No longer the realm of science fiction, computers can now recognize how we feel and analyze our real emotions - regardless of what we say.
Seattle-based AI start-up SilverLogic Labs has developed an emotion recognition technology that analyzes and detects human emotions in ways that can predict how people will react or behave.
The company claims that this technology can predict emotions and human motivators "more accurately than any other technology available."
Its algorithm looks at tiny, almost undetectable human movements and works out how that person feels. It can provide an understanding of "what emotions mean" in a given context.
The technology works by analyzing facial movements associated with a range of human emotions displayed in private settings such as interviews, focus groups, and public appearances like press conferences, or legal testimony.
It watches humans, second by second, and then it compares each time-slice of emotion with others to determine how people actually feel when watching the TV.
In the UK, the Gogglebox TV program shows a selection of viewers watching TV shows. We can see their reactions to each program and easily determine how they feel. Imagine how powerful this information could be to marketers who could watch us watching live TV.
The emotion recognition technology focuses on subtle 'micro-expressions' behavioral characteristics associated with joy, trust, fear, surprise, sadness, disgust, and anger and eliminates human bias associated with these characteristics.
It then compares each facial gesture to its data warehouse of images to create a report, which includes an 'emotional score.' This score can be used for market research or to measure the human sentiment behind a public appearance for journalism or law enforcement purposes.
It uses deterministic modeling to provide customers with accurate predictions of market performance
SilverLogic Labs says that this type of technology will add an extra dimension of security to intense security or defense environments.
Someone running toward you may have completely different motivations for doing so. They might be malicious, are approaching to warn you of danger, or might simply be asking for your help.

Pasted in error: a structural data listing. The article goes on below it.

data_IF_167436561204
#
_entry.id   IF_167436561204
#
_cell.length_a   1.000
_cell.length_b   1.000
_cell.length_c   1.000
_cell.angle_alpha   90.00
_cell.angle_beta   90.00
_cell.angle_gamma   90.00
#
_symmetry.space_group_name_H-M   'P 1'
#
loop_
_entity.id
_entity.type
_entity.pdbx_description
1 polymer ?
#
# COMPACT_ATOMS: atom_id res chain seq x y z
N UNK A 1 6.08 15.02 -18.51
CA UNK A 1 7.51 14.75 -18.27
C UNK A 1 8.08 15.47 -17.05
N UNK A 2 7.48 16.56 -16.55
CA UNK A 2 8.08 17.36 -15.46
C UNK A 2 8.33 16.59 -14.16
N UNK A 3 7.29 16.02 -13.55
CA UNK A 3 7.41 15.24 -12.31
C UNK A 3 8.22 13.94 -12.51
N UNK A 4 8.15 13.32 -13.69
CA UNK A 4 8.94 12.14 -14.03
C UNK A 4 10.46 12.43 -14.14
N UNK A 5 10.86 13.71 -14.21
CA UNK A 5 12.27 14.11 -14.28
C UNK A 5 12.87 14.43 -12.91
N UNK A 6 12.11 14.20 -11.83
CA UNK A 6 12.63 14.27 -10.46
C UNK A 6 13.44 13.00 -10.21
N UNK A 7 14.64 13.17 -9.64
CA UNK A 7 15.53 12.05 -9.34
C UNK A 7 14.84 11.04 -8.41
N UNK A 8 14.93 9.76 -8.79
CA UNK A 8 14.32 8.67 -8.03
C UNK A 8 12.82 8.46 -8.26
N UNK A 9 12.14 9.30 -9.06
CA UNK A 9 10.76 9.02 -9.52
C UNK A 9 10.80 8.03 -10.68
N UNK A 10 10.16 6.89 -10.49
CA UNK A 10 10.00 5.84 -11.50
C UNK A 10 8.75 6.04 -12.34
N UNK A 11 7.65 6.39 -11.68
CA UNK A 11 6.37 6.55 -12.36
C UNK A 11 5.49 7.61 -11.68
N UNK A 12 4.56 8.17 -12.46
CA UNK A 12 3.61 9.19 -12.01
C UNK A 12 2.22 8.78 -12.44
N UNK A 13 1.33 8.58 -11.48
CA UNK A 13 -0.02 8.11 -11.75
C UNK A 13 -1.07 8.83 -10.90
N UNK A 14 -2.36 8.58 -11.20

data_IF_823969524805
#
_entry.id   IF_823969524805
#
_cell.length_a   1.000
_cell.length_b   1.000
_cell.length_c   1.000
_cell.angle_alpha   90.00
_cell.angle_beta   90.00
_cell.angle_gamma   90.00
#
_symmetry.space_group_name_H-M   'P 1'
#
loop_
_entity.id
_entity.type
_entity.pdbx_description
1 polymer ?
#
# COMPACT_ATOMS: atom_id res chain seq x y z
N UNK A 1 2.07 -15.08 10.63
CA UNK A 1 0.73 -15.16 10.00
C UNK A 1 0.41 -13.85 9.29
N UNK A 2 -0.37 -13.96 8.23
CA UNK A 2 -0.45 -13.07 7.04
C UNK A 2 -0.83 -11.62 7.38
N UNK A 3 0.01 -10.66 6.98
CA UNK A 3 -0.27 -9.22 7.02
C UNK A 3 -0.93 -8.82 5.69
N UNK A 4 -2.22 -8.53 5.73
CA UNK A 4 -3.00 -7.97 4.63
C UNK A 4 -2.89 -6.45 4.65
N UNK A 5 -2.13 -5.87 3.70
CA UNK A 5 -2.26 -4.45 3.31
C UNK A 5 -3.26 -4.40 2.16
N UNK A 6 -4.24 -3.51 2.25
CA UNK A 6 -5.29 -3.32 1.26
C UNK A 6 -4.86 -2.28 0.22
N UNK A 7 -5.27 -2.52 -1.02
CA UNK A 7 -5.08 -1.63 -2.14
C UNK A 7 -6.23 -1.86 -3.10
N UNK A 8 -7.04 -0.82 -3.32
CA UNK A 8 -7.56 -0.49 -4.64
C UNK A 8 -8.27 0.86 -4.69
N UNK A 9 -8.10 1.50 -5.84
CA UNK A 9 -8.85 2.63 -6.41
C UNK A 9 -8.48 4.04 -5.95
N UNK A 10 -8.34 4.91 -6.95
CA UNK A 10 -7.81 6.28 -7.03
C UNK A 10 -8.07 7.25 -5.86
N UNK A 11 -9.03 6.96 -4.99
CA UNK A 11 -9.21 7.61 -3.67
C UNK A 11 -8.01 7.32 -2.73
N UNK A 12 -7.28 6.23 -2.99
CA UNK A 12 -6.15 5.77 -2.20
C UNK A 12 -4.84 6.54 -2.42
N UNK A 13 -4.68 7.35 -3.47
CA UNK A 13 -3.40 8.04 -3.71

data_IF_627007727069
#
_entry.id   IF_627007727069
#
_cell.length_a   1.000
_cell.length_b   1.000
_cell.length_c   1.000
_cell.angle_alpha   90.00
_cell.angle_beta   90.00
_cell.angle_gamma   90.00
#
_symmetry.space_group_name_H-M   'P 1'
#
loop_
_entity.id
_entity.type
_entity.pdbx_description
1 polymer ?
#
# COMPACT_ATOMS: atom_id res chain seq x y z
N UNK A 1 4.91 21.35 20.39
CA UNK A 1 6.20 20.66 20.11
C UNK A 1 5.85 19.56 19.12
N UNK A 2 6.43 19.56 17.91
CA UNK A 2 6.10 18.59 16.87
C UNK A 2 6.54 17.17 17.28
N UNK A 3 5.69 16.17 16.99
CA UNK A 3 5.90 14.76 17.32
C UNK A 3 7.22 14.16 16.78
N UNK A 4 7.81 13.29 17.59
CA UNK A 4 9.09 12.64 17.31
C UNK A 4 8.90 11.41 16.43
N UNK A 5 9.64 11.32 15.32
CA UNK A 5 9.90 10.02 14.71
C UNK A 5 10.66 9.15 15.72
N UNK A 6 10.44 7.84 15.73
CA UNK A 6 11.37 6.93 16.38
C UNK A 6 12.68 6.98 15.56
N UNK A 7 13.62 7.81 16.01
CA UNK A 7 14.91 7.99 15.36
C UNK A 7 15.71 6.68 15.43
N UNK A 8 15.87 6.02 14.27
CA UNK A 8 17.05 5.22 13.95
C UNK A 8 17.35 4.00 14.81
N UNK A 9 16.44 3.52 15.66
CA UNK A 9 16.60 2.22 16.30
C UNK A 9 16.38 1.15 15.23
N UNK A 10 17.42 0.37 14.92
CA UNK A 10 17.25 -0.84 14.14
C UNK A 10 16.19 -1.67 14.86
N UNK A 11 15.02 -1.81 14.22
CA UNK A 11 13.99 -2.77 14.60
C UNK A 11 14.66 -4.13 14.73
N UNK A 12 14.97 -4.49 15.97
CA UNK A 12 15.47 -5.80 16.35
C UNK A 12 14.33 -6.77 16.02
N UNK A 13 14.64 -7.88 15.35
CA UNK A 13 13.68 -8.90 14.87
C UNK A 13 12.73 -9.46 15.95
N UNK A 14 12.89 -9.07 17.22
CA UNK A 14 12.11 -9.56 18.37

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Border protection, airports and other transportation checkpoints, high-value interrogations, and other national security applications could all benefit from emotion recognition technology to accurately and quickly work out people's motivations.
Healthcare providers can analyze and detect if a person is suffering from diseases or afflictions such as dementia, or it can detect if a person has drug or alcohol addiction.
It could also analyze whether a person on medication for ailments such as high blood pressure has actually taken their medication.
It could also benefit the world of education. The technology could analyze student reactions to what the teacher is saying in order to make sure that they understand the lesson. This could reduce total learning time and improve efficiency in the classroom.
In the media industry, it could advance market research using focus groups watching TV pilots and watching their emotions.
Trying to capture and analyze emotional responses to the channels that a person can engage with can yield unwieldy datasets that are hard to analyze. Accurately predicting customer behavior is difficult.
This technology could help us in so many ways. Emotion recognition technology goes beyond beyond conventional biometrics such as our fingerprints. It can work out our emotions and detect how we will behave when we think we are alone, which sounds a little like a Big Brother world.
But marketers will capitalize on this information to deliver ever more targeted messages to us -- before we even realize we have indicated our desire.
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